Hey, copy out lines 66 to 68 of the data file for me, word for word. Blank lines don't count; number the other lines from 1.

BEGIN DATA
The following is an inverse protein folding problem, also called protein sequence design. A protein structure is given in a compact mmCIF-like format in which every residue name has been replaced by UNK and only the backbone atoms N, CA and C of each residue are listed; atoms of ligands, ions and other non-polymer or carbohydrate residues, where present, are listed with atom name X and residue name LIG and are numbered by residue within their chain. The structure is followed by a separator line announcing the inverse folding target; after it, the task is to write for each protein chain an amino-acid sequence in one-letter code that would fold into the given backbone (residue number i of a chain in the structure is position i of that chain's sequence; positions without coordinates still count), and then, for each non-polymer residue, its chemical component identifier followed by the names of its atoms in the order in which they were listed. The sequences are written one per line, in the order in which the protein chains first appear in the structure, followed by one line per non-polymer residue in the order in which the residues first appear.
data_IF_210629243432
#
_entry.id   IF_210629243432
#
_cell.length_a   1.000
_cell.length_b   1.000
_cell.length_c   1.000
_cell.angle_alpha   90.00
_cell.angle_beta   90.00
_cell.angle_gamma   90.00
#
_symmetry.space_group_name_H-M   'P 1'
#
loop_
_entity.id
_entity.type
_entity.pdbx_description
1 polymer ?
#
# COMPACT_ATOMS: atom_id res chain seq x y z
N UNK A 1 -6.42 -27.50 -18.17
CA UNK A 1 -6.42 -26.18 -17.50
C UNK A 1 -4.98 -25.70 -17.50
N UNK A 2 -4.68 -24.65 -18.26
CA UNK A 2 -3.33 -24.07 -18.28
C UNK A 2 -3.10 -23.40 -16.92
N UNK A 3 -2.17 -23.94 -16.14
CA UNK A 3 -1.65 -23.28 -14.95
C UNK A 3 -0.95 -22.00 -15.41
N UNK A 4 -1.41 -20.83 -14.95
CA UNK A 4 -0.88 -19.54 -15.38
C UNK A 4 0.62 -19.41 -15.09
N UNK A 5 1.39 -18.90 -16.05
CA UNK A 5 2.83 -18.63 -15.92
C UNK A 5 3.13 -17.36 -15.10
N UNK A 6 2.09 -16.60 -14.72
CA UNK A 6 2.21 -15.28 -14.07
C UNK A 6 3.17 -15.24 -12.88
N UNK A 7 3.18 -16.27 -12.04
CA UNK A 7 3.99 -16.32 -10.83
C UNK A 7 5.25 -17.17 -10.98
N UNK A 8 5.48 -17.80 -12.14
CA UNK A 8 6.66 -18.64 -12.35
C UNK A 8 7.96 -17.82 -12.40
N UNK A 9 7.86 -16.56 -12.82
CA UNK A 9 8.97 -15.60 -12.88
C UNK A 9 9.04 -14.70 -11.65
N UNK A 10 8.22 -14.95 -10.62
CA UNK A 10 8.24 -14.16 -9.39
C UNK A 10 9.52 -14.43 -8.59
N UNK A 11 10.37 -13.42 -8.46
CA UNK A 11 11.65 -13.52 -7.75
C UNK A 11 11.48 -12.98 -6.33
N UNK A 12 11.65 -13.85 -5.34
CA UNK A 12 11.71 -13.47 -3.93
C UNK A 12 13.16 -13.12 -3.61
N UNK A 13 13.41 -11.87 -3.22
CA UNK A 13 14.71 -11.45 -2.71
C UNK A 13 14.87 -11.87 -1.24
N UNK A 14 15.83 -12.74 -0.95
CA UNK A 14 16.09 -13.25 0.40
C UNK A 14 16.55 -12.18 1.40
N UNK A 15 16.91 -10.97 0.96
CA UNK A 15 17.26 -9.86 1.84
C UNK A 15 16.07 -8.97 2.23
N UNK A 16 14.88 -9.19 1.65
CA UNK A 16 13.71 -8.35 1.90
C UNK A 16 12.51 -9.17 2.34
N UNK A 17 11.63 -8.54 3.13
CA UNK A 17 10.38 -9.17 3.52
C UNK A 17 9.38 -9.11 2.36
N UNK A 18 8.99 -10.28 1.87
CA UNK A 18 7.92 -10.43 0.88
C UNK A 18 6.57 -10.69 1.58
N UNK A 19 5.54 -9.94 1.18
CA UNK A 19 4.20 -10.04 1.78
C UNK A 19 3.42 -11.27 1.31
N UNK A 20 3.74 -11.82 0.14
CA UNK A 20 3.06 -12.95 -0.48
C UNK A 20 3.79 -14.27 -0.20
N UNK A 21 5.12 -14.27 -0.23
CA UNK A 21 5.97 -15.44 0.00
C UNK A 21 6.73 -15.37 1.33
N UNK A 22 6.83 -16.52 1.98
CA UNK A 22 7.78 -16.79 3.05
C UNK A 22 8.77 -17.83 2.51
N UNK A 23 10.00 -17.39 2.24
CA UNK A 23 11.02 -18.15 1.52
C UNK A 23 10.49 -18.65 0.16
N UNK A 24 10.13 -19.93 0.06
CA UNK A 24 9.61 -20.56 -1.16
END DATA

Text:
C UNK A 15 16.07 -8.97 2.23
N UNK A 16 14.88 -9.19 1.65
CA UNK A 16 13.71 -8.35 1.90